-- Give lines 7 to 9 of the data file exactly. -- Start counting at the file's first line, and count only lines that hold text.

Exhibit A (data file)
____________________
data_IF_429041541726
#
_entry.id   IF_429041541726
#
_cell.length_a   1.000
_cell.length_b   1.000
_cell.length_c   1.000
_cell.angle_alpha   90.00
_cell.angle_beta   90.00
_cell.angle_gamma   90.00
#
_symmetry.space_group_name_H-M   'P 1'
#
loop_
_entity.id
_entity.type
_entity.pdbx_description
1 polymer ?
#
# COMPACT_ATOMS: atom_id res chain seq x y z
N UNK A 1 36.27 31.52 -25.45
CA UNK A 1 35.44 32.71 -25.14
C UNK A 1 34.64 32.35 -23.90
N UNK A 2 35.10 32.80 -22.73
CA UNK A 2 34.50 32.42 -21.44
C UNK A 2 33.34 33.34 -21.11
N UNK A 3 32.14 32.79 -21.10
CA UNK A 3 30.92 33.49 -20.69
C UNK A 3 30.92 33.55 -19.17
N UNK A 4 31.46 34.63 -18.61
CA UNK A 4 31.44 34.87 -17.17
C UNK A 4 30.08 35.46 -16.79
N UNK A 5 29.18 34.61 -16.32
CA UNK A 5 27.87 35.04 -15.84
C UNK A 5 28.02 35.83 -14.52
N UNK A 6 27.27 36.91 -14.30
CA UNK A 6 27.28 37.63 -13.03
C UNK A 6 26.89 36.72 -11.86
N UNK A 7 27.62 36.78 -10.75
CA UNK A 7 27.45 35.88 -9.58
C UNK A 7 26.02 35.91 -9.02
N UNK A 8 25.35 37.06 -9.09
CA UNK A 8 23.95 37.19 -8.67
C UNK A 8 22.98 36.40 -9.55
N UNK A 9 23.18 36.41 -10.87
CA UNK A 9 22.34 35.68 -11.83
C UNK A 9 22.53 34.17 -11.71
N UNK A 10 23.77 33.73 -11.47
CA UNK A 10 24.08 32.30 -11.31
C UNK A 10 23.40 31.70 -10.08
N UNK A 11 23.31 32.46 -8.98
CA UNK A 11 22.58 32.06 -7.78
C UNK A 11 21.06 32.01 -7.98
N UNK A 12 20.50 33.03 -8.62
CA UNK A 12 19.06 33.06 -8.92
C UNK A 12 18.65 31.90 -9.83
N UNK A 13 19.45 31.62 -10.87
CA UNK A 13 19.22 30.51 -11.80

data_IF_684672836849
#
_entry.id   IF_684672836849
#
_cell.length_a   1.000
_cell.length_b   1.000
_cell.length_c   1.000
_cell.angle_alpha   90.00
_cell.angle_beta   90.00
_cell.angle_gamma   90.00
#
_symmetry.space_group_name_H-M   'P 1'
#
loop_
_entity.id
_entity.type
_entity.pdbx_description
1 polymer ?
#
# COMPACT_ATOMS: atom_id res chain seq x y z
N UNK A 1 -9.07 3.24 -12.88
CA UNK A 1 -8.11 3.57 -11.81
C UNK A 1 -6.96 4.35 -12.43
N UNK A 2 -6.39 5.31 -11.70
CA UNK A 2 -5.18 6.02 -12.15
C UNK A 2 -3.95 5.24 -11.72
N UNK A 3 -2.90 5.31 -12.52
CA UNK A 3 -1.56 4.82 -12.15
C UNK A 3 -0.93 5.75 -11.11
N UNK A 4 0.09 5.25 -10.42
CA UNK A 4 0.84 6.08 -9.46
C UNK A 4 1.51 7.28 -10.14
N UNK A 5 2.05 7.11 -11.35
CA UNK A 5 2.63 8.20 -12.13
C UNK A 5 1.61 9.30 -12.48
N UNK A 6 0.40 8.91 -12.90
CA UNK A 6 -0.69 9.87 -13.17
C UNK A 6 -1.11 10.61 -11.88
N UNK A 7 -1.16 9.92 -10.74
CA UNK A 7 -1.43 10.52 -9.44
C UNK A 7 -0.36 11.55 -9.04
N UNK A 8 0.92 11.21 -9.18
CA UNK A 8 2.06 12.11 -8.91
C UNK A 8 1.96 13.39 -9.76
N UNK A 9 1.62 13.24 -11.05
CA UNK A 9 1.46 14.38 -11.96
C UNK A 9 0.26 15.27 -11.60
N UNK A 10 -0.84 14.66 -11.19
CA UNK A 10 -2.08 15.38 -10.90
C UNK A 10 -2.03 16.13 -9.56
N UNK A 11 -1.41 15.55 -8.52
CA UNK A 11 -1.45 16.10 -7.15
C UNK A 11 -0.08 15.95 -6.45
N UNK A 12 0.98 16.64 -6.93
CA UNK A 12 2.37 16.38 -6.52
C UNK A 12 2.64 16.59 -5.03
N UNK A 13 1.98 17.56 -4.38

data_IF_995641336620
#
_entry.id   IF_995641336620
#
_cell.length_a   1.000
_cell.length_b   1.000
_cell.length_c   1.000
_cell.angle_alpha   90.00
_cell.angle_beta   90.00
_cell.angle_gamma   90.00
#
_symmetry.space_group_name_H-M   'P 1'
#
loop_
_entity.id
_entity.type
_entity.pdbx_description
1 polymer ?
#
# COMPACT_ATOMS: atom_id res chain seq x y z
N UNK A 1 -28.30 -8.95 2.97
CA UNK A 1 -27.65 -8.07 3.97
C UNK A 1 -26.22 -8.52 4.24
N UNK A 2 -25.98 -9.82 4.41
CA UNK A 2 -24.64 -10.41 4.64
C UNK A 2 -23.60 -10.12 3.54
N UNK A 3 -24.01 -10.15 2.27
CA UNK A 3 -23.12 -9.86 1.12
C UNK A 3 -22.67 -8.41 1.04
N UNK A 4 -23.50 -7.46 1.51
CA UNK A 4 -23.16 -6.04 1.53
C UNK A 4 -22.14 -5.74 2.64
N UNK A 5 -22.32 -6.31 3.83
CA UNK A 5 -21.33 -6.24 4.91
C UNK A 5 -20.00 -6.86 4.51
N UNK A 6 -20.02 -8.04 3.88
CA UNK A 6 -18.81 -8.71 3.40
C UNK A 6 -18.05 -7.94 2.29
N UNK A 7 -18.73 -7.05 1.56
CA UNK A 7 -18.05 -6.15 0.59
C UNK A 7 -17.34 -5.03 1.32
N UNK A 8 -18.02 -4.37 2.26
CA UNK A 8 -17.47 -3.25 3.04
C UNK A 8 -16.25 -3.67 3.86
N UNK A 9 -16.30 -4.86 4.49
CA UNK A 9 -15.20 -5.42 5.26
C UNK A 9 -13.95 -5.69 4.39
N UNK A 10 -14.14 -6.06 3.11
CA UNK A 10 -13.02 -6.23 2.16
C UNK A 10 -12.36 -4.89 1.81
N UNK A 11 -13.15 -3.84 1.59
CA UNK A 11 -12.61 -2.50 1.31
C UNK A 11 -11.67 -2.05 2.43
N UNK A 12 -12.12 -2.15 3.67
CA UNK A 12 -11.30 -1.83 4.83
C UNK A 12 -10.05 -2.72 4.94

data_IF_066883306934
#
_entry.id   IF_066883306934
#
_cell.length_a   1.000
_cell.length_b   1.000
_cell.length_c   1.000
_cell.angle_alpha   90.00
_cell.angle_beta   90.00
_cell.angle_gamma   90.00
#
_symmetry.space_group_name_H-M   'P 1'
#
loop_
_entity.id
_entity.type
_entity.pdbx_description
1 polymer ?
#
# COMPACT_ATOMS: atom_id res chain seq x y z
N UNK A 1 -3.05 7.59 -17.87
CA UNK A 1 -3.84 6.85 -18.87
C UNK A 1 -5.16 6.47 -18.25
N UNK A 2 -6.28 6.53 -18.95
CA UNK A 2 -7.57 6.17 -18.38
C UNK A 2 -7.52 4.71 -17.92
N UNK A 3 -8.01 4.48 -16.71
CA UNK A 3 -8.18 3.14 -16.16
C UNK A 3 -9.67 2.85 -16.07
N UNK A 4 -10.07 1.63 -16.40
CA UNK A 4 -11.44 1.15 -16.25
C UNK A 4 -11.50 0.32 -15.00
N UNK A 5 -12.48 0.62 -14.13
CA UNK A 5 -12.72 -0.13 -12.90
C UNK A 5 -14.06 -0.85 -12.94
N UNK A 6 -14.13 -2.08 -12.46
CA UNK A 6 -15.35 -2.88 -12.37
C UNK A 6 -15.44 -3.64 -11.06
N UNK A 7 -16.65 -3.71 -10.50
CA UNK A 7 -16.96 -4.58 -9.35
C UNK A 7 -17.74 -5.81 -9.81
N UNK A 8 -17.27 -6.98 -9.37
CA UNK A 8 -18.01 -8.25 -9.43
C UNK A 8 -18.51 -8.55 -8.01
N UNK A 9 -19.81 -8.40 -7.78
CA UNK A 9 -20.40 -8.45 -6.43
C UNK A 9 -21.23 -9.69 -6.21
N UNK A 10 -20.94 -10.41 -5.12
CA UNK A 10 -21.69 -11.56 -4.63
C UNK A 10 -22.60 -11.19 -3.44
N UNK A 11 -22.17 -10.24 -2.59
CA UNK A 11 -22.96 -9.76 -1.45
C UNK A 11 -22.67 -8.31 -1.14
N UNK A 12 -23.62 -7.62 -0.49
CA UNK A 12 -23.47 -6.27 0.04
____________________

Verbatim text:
_cell.length_c   1.000
_cell.angle_alpha   90.00
_cell.angle_beta   90.00